Click here to visit Great Lakes and Seaway Shipping Great Lakes & Seaway Shipping Online
2nd annual Boatnerd Gatherings
Duluth September 22-23, 2001

Oglebay Norton departs Duluth. N. Schultheiss


September 23

Oglebay Norton departs the coal dock. N. Schultheiss
John B. Aird moves to the dock. N. Schultheiss
Stern view at the dock. N. Schultheiss
The Paul R. Tregurtha waiting to load. N. Schultheiss
Tregurtha moved forward to make room for the Norton. N. Schultheiss
The Oglebay Norton makes a quick stop to take on fuel. N. Schultheiss
The "bum bus" selling goods at the fuel dock. N. Schultheiss
Panoramic on the bow of the Oglebay Norton. N. Schultheiss
View of the harbor looking north from the Norton. N. Schultheiss
Capt. Pat Nelson. N. Schultheiss
Capt. Nelson and mate John Sarns in the pilothouse of the Oglebay Norton. N. Schultheiss

Norton passing through the Duluth Piers. N. Schultheiss
Close up of the bow. N. Schultheiss
Stern view. N. Schultheiss
Sailing off on Lake Superior. N. Schultheiss
North Pier lighthouse. N. Schultheiss
Saltie at anchor. N. Schultheiss
Arthur M. Anderson loading at DMIR. Steve Haverty
Close up. Steve Haverty
View from across the harbor. N. Schultheiss

Video of the Norton departing (5.4 meg) Video departing SMET and then the Ship Canal.
Your web browser should have the correct media player installed to view the video. If not, follow the link to download for free.  Media Player.  If you experience play back trouble (choppy video) save the file to your computer and watch it locally.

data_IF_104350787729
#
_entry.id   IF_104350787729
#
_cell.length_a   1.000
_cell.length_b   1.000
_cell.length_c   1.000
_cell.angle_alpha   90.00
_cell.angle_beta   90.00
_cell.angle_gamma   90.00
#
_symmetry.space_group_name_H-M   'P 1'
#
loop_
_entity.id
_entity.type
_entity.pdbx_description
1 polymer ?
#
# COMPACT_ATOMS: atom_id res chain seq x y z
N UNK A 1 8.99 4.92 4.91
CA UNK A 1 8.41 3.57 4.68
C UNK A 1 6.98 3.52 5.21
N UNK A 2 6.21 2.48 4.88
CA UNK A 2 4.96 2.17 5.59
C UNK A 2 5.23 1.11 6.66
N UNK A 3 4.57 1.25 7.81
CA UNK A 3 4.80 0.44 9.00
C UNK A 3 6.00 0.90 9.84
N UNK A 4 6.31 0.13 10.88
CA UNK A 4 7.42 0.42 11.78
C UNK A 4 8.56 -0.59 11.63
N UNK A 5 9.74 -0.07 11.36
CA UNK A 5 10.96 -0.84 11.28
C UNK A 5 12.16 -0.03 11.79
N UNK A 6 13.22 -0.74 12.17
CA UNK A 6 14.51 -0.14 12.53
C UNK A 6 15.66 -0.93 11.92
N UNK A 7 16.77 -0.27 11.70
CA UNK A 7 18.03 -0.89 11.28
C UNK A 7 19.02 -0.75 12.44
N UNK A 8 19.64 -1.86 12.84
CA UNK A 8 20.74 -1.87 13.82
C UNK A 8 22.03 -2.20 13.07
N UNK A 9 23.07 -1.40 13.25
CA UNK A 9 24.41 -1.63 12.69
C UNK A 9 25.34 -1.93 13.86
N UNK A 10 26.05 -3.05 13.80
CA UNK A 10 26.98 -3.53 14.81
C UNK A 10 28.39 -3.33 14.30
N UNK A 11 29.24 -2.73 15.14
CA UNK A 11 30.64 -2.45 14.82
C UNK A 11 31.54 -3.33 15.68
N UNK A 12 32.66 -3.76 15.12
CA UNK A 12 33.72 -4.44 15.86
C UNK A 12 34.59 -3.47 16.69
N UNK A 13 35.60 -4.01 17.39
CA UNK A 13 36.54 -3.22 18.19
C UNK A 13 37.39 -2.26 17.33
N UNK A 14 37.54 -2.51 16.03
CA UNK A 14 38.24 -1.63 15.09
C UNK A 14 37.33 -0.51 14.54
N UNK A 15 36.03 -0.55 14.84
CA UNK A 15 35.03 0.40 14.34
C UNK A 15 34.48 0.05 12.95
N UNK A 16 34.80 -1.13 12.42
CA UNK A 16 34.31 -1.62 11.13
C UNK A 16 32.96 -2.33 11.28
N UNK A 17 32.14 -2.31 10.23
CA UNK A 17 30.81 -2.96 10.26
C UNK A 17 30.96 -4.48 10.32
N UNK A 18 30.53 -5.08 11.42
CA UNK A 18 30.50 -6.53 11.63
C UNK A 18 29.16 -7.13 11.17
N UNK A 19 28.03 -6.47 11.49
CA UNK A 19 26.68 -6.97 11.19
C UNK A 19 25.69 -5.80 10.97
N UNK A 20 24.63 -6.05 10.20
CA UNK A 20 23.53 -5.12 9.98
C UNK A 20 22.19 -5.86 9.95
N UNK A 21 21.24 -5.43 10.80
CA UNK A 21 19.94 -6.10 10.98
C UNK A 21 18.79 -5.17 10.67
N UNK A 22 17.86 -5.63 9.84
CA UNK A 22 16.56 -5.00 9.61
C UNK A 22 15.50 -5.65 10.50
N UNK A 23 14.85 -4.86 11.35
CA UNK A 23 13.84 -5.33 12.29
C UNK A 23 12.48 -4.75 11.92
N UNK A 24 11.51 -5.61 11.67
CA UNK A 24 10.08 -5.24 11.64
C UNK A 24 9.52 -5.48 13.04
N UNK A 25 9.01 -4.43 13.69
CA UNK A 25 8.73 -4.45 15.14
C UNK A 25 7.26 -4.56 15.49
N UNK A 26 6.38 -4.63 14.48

September 22

St. Lawrence Cement Terminal
N. Schultheiss
The cement silos are the tallest structures in the Duluth harbor. Through out the shipping season straight deck bulk freighters carry cargoes of cement from the Mississauga, Ontario plant to the Duluth terminal.  The freighters are unloaded using shore side equipment and the cement is stored in one of the five silos. The cement is then shipped by rail or truck to sites throughout the region.

Cement Terminal from the water.
Terminal manager David Sobczak explains the controls inside the terminal.
Unloading arm.
Panoramic view.
From the unloading rig the cement enters the silos by conveyor.
The bottom of one of the five silos.
Access to the "penthouse" (top of the silos) is via a three person elevator.
The silos are the tallest structure in the harbor.
Roger Blough in lay-up.
The view from the top is incredible. (panoramic looking from North to East)